Last year, I decided to make **all** of my assessments 20 minutes or less, even in my AP Calculus classes.

My school created a post covid schedule, to reduce stress for students and teachers. In this schedule, students had three 70-minute periods a day. Since we had 6 total periods and a “drop day” each rotation, some weeks I saw my students three days, and some weeks I only was able to see them twice for class. The schedule was wonderful for everyone’s mental health, but it did significantly cut down class days. As an AP Calculus teacher, this was concerning. Because, excluding the month of April for review, I only had 58, 70-minute class periods to teach 126 days of AP content!

This meant that I needed to teach two lessons every single class period to teach all of the required AP material in. In order to not waste a single class day, I decided to **make all of my assessments 20 minutes or less**. I had been doing this in my non-honors classes for years, but I had been afraid to try it with AP Calculus. However, our schedule left me no choice.

I am so glad that I tried it, as 20 minute assessments changed my classroom. Shorter assessments took me less time to make and to grade, so my students got my feedback much more quickly after an assessment. Students who needed extra time could finish their entire assessment in less than one class period. This was so helpful for these students, who often have to schedule finishing multiple assessments during lunch and after school.

Giving shorter assessments meant that I never lost an entire day of instruction due to testing. Instead, I gained back time for my students to practice mathematics during class time! In addition to practice, we also had extra time to learn and even experience more mathematics together.

I spent less time on assessments, and more time teaching students effective study strategies for math. One of their favorites was working together to create One Sheets.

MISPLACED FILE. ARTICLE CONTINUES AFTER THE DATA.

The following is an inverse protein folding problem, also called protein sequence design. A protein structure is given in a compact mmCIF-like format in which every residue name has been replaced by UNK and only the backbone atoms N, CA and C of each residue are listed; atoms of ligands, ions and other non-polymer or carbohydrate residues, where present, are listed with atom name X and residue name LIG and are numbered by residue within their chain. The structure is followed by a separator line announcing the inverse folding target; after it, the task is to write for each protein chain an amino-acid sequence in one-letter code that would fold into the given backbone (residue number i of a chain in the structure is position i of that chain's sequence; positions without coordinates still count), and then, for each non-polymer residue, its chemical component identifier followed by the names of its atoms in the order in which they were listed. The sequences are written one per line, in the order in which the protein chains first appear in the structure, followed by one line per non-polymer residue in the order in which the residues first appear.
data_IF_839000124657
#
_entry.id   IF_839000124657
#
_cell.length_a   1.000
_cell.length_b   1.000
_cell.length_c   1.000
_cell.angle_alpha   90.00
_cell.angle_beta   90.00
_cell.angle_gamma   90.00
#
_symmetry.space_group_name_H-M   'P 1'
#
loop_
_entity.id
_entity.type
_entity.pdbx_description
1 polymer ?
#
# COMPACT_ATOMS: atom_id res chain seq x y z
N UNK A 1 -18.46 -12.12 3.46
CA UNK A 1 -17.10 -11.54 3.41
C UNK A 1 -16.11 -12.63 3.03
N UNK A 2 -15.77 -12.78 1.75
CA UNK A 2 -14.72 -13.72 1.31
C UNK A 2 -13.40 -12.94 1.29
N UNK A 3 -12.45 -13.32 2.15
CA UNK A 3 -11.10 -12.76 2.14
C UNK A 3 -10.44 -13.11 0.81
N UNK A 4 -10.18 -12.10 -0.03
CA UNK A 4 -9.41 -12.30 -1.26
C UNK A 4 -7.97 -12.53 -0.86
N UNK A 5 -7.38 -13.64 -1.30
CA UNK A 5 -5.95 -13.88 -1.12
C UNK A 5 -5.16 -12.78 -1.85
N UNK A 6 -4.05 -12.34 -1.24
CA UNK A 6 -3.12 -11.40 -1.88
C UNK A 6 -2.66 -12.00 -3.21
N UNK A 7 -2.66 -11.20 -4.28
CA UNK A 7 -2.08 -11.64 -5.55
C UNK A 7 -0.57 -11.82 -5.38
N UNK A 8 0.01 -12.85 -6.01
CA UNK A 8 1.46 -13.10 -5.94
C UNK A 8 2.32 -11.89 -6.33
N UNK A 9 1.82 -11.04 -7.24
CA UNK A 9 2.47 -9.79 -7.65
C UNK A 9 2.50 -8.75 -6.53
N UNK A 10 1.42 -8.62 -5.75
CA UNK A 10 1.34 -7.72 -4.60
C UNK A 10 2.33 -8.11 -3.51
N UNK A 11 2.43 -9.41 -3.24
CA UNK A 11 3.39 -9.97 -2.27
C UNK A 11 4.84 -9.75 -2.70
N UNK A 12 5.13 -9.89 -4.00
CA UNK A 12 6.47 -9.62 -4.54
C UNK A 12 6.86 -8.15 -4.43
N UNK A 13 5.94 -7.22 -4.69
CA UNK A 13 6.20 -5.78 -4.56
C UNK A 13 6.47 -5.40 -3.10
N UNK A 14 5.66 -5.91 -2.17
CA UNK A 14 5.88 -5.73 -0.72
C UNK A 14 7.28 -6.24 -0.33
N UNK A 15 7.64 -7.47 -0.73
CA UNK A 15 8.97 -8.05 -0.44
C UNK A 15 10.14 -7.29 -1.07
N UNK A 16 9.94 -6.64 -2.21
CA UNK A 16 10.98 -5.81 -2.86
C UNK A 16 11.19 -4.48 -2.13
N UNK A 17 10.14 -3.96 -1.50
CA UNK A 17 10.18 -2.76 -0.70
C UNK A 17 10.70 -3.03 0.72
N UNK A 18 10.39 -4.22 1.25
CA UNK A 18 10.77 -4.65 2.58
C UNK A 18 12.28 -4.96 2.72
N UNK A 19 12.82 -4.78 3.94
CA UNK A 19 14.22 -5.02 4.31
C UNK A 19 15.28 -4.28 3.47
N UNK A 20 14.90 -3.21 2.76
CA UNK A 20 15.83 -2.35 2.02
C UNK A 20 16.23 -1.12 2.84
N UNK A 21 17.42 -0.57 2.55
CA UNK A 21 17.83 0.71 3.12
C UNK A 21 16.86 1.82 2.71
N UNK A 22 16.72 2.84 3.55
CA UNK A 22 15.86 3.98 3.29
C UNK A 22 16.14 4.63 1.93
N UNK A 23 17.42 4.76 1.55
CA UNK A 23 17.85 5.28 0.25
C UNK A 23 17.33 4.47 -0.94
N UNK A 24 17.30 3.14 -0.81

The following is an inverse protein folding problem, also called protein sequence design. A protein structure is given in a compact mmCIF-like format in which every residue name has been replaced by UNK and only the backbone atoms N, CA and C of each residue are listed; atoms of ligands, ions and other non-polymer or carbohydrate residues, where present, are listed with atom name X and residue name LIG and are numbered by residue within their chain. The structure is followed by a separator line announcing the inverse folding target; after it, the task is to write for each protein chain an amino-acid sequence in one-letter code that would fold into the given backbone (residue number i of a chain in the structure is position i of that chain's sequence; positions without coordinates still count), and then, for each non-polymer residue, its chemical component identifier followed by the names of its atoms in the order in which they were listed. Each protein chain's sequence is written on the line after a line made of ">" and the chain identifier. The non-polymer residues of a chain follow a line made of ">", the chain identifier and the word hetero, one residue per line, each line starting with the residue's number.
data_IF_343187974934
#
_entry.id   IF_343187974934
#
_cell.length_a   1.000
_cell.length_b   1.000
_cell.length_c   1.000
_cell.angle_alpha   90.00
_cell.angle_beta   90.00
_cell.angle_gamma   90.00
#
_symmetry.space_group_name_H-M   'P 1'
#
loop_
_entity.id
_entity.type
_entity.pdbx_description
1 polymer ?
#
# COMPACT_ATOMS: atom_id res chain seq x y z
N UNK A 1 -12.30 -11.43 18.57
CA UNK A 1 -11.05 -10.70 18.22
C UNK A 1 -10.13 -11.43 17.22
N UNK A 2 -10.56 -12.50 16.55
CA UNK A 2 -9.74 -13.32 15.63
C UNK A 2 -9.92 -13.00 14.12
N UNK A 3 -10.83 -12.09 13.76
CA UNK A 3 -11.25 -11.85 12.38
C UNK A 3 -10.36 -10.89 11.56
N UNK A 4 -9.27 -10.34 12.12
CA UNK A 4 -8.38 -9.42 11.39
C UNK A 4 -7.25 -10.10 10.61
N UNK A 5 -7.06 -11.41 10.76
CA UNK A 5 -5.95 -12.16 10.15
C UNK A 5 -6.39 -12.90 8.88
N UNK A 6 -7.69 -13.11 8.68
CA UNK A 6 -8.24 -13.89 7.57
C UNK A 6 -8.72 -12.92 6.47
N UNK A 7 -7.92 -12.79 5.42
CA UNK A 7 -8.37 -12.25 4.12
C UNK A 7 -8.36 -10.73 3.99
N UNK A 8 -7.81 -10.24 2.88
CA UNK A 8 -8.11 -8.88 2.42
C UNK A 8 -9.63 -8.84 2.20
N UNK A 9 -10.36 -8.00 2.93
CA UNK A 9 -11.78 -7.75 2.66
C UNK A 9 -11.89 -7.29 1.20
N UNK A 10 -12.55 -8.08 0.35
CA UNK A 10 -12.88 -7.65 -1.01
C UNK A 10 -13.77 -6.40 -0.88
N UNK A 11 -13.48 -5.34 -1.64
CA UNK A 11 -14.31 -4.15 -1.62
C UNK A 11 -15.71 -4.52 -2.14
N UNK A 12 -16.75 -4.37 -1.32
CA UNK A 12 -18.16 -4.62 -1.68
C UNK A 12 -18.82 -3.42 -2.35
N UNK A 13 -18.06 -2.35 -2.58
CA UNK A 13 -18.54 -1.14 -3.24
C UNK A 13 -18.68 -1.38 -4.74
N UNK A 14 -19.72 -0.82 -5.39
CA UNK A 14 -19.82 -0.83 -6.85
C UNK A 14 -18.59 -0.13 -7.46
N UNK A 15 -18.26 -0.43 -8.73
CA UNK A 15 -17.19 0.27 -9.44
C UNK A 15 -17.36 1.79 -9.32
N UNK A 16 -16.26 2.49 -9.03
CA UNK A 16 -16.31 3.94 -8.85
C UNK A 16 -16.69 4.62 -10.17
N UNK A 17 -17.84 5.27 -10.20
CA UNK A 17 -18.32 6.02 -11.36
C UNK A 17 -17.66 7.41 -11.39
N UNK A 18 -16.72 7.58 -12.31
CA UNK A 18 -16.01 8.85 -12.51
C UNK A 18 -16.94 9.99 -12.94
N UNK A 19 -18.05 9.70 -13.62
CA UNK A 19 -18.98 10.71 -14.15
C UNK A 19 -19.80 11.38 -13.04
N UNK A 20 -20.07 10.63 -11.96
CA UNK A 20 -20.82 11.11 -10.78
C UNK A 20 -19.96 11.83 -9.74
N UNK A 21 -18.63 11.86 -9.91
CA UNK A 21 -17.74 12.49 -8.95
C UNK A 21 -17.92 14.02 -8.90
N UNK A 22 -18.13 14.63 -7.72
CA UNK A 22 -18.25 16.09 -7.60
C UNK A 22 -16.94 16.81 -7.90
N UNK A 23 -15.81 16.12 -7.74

Additionally, with short assessments I had time to give immediate feedback during class time! After all students were finished, I had them put away their pencils and I gave them colored pens. I then went over all of the answers with them, while they took notes right on their test paper. Not only did they get immediate feedback in their own handwriting, but this saved me time grading, as I did not have to write as many comments and corrections on their papers. I did not do this for every assessment, but students really liked this, and often asked to do “colored pen corrections”.

I have always heard that long exams prepare students for the rigor of the AP test at the end of the year. So, I was a bit concerned that my AP students would not be prepared to take a four hour exam after having only 20 minute assessments all year. But my AP students pass rate actually increased by almost 15% from the previous year! In order to prepare them, after a year of 20 minute assessments, I gave them a timed, full length practice test a few weeks before the AP test. I broke this exam down into three days, so that students who were taking too much time on one day would be able to realize that and adjust for subsequent days. I had a couple of students who went over time on the first day, but were able to be aware of that and adjust on subsequent practice assessment days. I checked in with these students after the exam, and they told me they were all able to finish. I truly feel that they did better because we spend more time learning math and less time taking assessments.

I just heard you speak about this in your Ignite! Thank you for this message, it really hit home for me, and I’ll definitely be making some changes to the way I do things! One question though – what is a One Sheet?

Thank you for all you do, and you look great in green!

Wow! Such a great idea! I haven’t thought about this. The immediate feedback is so important these days!

-Mrs. Finchum @ FinchsNest.com

yes, can you tell us what a one sheet is?